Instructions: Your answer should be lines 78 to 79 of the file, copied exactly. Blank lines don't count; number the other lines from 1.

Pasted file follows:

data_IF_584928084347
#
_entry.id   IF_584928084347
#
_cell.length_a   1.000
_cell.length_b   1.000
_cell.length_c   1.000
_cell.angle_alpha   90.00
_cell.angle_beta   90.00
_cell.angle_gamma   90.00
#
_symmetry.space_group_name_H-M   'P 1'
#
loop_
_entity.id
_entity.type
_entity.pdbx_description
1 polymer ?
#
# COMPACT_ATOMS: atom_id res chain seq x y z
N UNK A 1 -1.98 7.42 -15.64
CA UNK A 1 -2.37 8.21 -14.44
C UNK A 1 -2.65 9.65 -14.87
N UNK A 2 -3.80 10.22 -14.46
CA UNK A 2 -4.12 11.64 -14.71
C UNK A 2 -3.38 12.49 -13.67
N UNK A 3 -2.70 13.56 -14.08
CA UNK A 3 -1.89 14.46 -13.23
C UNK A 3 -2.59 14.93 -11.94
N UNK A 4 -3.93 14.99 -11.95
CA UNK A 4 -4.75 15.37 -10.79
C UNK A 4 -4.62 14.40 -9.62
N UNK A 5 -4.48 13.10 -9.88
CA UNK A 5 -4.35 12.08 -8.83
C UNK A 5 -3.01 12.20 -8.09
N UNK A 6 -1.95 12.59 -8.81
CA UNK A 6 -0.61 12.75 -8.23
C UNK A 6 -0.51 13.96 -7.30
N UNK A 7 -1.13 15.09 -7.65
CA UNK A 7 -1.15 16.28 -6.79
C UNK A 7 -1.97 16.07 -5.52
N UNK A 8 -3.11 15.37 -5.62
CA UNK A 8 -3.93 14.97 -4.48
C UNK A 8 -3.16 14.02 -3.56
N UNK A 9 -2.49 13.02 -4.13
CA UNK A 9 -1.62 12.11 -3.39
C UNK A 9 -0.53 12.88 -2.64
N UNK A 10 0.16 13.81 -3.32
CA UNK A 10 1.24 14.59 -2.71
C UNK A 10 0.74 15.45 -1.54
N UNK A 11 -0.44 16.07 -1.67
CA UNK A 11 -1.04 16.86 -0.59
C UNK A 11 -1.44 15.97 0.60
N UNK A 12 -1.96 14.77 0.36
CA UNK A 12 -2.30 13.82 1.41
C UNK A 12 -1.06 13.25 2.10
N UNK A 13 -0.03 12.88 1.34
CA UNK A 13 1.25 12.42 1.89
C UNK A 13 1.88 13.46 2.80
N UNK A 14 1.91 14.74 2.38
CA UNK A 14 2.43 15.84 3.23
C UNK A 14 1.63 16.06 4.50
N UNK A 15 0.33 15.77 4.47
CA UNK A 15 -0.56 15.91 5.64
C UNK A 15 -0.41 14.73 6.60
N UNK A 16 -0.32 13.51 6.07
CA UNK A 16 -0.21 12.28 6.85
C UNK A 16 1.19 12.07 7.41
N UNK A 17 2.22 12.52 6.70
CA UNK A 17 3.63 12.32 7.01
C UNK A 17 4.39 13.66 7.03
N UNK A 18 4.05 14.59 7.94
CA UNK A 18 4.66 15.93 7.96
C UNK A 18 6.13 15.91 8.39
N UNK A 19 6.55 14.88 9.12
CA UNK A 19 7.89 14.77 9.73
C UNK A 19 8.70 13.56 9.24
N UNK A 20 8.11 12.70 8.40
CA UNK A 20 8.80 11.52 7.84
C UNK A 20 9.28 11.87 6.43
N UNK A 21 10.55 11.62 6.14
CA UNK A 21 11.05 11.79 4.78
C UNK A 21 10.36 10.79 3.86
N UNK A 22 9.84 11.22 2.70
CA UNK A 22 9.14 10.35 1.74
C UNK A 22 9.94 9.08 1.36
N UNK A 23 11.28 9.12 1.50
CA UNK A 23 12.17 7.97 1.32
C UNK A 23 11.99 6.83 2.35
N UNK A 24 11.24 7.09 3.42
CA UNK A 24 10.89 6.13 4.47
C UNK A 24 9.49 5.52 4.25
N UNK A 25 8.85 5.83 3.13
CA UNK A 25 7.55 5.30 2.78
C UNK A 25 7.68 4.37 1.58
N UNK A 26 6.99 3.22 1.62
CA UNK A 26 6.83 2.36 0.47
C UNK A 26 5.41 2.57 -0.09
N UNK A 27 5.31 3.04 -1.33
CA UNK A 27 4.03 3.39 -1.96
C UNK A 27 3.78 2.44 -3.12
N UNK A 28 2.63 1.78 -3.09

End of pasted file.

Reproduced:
N UNK A 20 8.11 12.70 8.40
CA UNK A 20 8.80 11.52 7.84